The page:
<img height="1" width="1" style="display:none" src="https://www.facebook.com/tr?id=2300026853549930&amp;ev=PageView&amp;noscript=1">
Hiring New Staff At Your Church? Schedule a free 30-minute strategy session with one of our church staffing experts.Get Started



  • There are no suggestions because the search field is empty.
10. 2. 2023

Staff Health| Leadership| Church DNA/Culture

The F Word That Ruins Your Team

| 2 min read

Written by Matt Steen
Feb 11, 2019 10:30:00 AM

Not THAT F word.

A friend of mine shared the story about how Christmas worked at their home when they were growing up. Their parents, I mean Santa Claus, wanted to make sure that there were no signs of favoritism shown to any of the family's children, so every child's Christmas presents cost the same amount... down to the penny. The upside of this approach was that every child was equally loved, financially, but it also led to some interesting (slightly irrelevant) choices in gifts that were given.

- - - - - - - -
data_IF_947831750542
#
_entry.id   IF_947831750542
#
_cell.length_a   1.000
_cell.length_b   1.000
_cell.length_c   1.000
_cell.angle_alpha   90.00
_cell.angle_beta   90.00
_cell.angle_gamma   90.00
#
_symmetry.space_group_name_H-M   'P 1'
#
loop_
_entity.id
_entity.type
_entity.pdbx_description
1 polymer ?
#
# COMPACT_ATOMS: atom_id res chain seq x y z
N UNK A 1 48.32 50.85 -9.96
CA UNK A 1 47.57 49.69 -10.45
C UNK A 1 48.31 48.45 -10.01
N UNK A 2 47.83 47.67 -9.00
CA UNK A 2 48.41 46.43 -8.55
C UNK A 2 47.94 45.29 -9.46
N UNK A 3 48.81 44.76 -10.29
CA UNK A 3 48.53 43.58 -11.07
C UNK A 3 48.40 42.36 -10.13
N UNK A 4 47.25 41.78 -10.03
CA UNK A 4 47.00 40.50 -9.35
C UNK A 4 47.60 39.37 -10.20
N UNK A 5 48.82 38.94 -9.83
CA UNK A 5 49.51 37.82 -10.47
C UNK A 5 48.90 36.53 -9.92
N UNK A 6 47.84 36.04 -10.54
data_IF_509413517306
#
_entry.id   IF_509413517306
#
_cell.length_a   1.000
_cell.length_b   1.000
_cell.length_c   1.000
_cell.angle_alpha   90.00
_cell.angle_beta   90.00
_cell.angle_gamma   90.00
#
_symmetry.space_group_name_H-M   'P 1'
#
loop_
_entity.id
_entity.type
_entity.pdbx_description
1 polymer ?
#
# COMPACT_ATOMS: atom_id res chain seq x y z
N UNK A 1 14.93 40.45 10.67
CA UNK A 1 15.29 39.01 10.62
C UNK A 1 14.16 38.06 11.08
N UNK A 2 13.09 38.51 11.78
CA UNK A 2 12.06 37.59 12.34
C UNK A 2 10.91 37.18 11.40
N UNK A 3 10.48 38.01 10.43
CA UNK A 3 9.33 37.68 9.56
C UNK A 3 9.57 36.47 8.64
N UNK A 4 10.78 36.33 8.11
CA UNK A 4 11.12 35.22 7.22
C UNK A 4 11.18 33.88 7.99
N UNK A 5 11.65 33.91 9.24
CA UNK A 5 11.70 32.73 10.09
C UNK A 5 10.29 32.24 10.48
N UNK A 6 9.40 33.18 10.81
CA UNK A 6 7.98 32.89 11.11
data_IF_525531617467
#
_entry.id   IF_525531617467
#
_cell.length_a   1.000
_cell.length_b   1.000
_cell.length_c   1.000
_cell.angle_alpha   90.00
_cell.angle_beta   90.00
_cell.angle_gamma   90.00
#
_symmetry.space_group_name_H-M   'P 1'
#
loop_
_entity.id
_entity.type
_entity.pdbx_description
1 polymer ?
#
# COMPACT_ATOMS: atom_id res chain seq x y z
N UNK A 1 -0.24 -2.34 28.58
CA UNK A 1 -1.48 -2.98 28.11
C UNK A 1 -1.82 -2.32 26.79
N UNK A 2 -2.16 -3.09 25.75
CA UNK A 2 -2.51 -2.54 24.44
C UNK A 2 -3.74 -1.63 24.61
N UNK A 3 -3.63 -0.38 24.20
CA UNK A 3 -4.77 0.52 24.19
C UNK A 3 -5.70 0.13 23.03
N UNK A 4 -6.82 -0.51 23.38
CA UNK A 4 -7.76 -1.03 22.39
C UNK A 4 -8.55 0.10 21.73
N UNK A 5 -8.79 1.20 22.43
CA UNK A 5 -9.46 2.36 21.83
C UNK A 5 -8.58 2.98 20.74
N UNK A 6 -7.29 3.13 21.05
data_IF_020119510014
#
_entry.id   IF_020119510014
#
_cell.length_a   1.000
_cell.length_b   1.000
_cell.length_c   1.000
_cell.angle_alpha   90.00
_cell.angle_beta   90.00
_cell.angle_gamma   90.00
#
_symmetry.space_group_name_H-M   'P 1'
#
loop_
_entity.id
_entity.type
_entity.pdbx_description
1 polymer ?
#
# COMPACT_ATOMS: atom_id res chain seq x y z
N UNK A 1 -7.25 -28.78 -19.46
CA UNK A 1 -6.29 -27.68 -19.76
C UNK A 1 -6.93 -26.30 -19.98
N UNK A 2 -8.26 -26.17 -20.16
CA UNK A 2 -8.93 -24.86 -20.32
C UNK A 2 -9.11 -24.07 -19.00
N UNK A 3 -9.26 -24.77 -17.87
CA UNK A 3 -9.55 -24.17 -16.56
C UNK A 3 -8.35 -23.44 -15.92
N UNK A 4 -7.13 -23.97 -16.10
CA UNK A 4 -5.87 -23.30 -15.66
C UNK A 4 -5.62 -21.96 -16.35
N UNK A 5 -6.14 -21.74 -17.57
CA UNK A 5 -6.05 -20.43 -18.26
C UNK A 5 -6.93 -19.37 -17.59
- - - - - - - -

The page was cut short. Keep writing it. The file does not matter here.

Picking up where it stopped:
While the thought behind this idea is a good one, not wanting to play favorites or make anyone feel less loved, the execution was a little awkward. I fear that there are times where we lead our teams in the same way. In an attempt to ensure that we aren't playing favorites or making anyone feel unimportant, we introduce an F word that ultimately hurts our teams. We attempt to be fair in everything that we do.

In order to make sure that everyone knows they are equally special, we handle birthdays, budgets, and expectations the same way. While the goal is a noble one, making everyone feel valued, the result is often disappointing. When we counsel or have evangelistic conversations with people we instinctively know that we need to have different conversations in every situation. People are wired differently, have different wants, needs, desires, and wirings. If we ignore this when it comes to leading our team, we lose our ability to truly inspire them in a way that makes their heart sing.

The bottom line is this: we need to be relationally savvy enough to know how to motivate our teams in a way that speaks to the individual. This may mean that our expectations on how deadlines, workloads, and office hours are different for different members of our team. Expecting our worship pastor to work the same way as our business administrator does, is asking for a frustrated creative. As we lead our teams, the responsibility is ours to develop a deep enough relationship to understand what makes them tick, and lead them in a way that allows them to thrive.




Searching for a new staff member? We can help...

You May Also Like